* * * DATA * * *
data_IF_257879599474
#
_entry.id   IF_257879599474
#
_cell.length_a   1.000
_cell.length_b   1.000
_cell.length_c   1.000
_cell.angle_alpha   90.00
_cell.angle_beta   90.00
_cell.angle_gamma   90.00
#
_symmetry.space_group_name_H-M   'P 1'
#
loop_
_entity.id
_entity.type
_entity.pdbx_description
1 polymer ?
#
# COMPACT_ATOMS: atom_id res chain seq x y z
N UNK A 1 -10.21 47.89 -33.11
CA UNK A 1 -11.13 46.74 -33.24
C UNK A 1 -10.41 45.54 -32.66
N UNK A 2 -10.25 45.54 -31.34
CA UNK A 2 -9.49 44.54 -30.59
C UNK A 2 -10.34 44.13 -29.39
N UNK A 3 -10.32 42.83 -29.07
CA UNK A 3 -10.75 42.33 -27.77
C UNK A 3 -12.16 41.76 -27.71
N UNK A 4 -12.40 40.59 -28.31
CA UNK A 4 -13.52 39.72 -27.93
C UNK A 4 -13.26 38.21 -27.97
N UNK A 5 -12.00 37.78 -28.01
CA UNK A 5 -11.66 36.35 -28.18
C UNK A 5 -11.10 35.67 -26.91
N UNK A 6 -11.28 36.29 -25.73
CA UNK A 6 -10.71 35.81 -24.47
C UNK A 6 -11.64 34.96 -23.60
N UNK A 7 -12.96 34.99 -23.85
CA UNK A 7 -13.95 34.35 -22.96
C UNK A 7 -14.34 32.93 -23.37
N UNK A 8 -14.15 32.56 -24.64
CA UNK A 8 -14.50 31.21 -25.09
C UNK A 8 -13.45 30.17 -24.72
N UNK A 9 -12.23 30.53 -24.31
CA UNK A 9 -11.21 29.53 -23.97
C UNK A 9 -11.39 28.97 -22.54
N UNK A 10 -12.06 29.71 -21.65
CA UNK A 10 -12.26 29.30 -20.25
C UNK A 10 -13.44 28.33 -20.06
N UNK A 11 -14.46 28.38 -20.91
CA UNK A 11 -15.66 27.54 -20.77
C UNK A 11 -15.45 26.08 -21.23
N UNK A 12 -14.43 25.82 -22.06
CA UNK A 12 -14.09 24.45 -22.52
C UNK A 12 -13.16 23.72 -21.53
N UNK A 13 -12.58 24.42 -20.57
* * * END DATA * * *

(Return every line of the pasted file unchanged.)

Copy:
data_IF_257879599474
#
_entry.id   IF_257879599474
#
_cell.length_a   1.000
_cell.length_b   1.000
_cell.length_c   1.000
_cell.angle_alpha   90.00
_cell.angle_beta   90.00
_cell.angle_gamma   90.00
#
_symmetry.space_group_name_H-M   'P 1'
#
loop_
_entity.id
_entity.type
_entity.pdbx_description
1 polymer ?
#
# COMPACT_ATOMS: atom_id res chain seq x y z
N UNK A 1 -10.21 47.89 -33.11
CA UNK A 1 -11.13 46.74 -33.24
C UNK A 1 -10.41 45.54 -32.66
N UNK A 2 -10.25 45.54 -31.34
CA UNK A 2 -9.49 44.54 -30.59
C UNK A 2 -10.34 44.13 -29.39
N UNK A 3 -10.32 42.83 -29.07
CA UNK A 3 -10.75 42.33 -27.77
C UNK A 3 -12.16 41.76 -27.71
N UNK A 4 -12.40 40.59 -28.31
CA UNK A 4 -13.52 39.72 -27.93
C UNK A 4 -13.26 38.21 -27.97
N UNK A 5 -12.00 37.78 -28.01
CA UNK A 5 -11.66 36.35 -28.18
C UNK A 5 -11.10 35.67 -26.91
N UNK A 6 -11.28 36.29 -25.73
CA UNK A 6 -10.71 35.81 -24.47
C UNK A 6 -11.64 34.96 -23.60
N UNK A 7 -12.96 34.99 -23.85
CA UNK A 7 -13.95 34.35 -22.96
C UNK A 7 -14.34 32.93 -23.37
N UNK A 8 -14.15 32.56 -24.64
CA UNK A 8 -14.50 31.21 -25.09
C UNK A 8 -13.45 30.17 -24.72
N UNK A 9 -12.23 30.53 -24.31
CA UNK A 9 -11.21 29.53 -23.97
C UNK A 9 -11.39 28.97 -22.54
N UNK A 10 -12.06 29.71 -21.65
CA UNK A 10 -12.26 29.30 -20.25
C UNK A 10 -13.44 28.33 -20.06
N UNK A 11 -14.46 28.38 -20.91
CA UNK A 11 -15.66 27.54 -20.77
C UNK A 11 -15.45 26.08 -21.23
N UNK A 12 -14.43 25.82 -22.06
CA UNK A 12 -14.09 24.45 -22.52
C UNK A 12 -13.16 23.72 -21.53
N UNK A 13 -12.58 24.42 -20.57